NEVER leave junk (e.g. tools, clamps and stock) inside the router working area.

NEVER lose respect for the danger that a working router presents. Stay focussed and check everything before running a job.

My interest in being so emphatic is that the machine comes without guards and interlocks and that does not change your responsibility to yourself, to work safely. However, it makes it easier for things to go wrong in that blink of an eye when something does not go according to plan. Install some form of switch outside of the machine that can cut all power to it.

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An E-Stop button (like this) is ideal for emergencies. Wired/connected correctly, it can cut the power to everything that’s dangerous (essentially the spindle) and will stop it (almost) dead in it’s tracks.

A feed-hold switch will pause the project, lifting the spindle away from the stock and, if you have a BitRunner installed (as I have), it stops the spindle running altogether. This is not an immediate process, so wouldn’t be much use in an emergency.

I’ve installed both of these on my machine, and use the feed-hold regularly. Fortunately, I’ve not had to use the E-stop.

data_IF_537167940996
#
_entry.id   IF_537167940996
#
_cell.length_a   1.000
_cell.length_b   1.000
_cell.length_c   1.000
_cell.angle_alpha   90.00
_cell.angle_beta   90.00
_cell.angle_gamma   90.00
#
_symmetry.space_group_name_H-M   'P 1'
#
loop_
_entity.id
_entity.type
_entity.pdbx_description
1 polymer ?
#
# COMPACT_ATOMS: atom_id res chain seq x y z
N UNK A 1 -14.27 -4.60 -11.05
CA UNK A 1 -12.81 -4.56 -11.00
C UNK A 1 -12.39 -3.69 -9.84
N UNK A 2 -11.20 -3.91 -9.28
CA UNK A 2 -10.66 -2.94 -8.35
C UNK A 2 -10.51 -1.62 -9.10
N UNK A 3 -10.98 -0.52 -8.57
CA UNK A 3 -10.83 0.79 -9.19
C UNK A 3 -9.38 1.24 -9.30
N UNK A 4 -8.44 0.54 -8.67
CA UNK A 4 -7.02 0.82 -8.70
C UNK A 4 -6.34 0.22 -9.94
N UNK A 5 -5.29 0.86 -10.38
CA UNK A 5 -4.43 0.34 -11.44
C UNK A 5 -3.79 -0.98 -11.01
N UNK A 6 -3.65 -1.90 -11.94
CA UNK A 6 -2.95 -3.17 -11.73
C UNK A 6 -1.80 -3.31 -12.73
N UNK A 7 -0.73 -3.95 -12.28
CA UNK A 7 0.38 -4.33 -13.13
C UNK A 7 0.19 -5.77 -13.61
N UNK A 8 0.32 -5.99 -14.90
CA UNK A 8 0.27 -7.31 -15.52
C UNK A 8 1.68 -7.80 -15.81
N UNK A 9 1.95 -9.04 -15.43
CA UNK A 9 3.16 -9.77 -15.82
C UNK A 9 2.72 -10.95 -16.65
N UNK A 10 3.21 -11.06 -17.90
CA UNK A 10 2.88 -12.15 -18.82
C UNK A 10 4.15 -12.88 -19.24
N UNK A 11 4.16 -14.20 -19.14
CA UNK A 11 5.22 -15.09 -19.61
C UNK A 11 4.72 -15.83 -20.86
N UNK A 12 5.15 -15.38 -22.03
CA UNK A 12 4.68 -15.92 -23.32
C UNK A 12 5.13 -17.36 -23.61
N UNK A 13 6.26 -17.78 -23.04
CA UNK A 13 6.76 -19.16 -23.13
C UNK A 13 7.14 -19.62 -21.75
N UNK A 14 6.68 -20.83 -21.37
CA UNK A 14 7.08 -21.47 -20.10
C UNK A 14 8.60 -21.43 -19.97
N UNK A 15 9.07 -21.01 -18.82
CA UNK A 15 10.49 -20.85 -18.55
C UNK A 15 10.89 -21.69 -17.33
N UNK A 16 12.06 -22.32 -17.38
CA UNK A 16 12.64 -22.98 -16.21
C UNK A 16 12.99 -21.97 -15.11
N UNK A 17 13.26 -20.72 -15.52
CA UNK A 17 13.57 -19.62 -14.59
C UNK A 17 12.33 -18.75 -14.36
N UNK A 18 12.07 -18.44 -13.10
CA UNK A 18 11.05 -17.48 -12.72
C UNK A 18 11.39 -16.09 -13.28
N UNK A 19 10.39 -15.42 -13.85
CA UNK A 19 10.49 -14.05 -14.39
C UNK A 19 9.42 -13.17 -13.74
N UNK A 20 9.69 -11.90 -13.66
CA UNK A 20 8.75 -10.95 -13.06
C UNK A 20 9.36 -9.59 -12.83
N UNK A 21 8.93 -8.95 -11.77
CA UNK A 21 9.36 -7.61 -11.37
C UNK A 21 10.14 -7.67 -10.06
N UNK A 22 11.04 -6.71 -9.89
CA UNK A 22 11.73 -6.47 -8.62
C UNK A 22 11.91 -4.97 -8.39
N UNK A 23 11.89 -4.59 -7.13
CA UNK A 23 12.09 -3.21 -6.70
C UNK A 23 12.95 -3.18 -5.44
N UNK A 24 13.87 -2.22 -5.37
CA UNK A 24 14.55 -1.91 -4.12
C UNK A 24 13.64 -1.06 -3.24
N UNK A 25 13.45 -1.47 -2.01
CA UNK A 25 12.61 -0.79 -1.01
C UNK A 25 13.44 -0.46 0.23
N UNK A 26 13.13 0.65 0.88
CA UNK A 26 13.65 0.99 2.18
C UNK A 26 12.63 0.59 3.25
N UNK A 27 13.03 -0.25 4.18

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This one is a particular favorite of mine. I’ve been working wood for over 25 years and therefore, have been cut a number of times…happily, I still have all of my body parts, however, one of the worst cuts I had was caused by a piece of wood (a cut off from a prior cut) that was laying on my radial arm saw table, innocently. Somehow (they have the habit of jumping into the blade path), I cut through the piece I was working and the blade nicked that other cut off and threw it backwards into the hand that was holding the work piece (which is proper position for Radial Arm saw work)…cut the back of my hand wide open.

Anyone who has experienced kick back of any kind will tell you that while the blade is dangerous, anything the blade puts in motion is almost as dangerous! Keep the work area clear… Anything the blade can get hit can become a projectile and do some damage!

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Safety is paramount, and Carbide3D have produced some guidance here, which I urge you to read.

It could do with updating, but will definitely give you things to think about.